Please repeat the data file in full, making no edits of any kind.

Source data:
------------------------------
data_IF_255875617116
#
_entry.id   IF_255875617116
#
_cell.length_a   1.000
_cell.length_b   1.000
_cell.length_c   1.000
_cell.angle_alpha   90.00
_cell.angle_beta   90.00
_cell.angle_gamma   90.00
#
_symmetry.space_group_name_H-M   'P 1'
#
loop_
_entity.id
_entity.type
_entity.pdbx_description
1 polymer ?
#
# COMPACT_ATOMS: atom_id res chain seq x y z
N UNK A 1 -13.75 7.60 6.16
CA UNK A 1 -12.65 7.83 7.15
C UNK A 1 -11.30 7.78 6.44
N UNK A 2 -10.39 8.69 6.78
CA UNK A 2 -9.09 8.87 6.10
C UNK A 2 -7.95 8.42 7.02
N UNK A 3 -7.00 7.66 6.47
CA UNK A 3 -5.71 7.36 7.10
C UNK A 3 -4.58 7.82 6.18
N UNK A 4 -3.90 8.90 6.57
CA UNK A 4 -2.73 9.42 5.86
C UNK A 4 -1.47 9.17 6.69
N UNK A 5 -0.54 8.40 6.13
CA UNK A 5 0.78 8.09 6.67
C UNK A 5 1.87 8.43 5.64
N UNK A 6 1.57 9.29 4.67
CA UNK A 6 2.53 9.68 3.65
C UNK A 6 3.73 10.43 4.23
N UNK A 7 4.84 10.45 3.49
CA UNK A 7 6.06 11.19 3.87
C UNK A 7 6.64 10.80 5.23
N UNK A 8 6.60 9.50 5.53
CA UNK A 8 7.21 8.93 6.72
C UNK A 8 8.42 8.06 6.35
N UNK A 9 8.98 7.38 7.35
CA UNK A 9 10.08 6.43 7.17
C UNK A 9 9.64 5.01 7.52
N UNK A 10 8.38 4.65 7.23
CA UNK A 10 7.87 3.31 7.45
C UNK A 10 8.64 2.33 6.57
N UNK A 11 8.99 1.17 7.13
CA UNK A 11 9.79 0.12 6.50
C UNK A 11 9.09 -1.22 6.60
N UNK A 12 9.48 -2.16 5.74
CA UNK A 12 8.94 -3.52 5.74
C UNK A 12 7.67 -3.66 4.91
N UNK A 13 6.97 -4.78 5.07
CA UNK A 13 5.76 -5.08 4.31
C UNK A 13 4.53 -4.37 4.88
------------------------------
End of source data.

data_IF_255875617116
#
_entry.id   IF_255875617116
#
_cell.length_a   1.000
_cell.length_b   1.000
_cell.length_c   1.000
_cell.angle_alpha   90.00
_cell.angle_beta   90.00
_cell.angle_gamma   90.00
#
_symmetry.space_group_name_H-M   'P 1'
#
loop_
_entity.id
_entity.type
_entity.pdbx_description
1 polymer ?
#
# COMPACT_ATOMS: atom_id res chain seq x y z
N UNK A 1 -13.75 7.60 6.16
CA UNK A 1 -12.65 7.83 7.15
C UNK A 1 -11.30 7.78 6.44
N UNK A 2 -10.39 8.69 6.78
CA UNK A 2 -9.09 8.87 6.10
C UNK A 2 -7.95 8.42 7.02
N UNK A 3 -7.00 7.66 6.47
CA UNK A 3 -5.71 7.36 7.10
C UNK A 3 -4.58 7.82 6.18
N UNK A 4 -3.90 8.90 6.57
CA UNK A 4 -2.73 9.42 5.86
C UNK A 4 -1.47 9.17 6.69
N UNK A 5 -0.54 8.40 6.13
CA UNK A 5 0.78 8.09 6.67
C UNK A 5 1.87 8.43 5.64
N UNK A 6 1.57 9.29 4.67
CA UNK A 6 2.53 9.68 3.65
C UNK A 6 3.73 10.43 4.23
N UNK A 7 4.84 10.45 3.49
CA UNK A 7 6.06 11.19 3.87
C UNK A 7 6.64 10.80 5.23
N UNK A 8 6.60 9.50 5.53
CA UNK A 8 7.21 8.93 6.72
C UNK A 8 8.42 8.06 6.35
N UNK A 9 8.98 7.38 7.35
CA UNK A 9 10.08 6.43 7.17
C UNK A 9 9.64 5.01 7.52
N UNK A 10 8.38 4.65 7.23
CA UNK A 10 7.87 3.31 7.45
C UNK A 10 8.64 2.33 6.57
N UNK A 11 8.99 1.17 7.13
CA UNK A 11 9.79 0.12 6.50
C UNK A 11 9.09 -1.22 6.60
N UNK A 12 9.48 -2.16 5.74
CA UNK A 12 8.94 -3.52 5.74
C UNK A 12 7.67 -3.66 4.91
N UNK A 13 6.97 -4.78 5.07
CA UNK A 13 5.76 -5.08 4.31
C UNK A 13 4.53 -4.37 4.88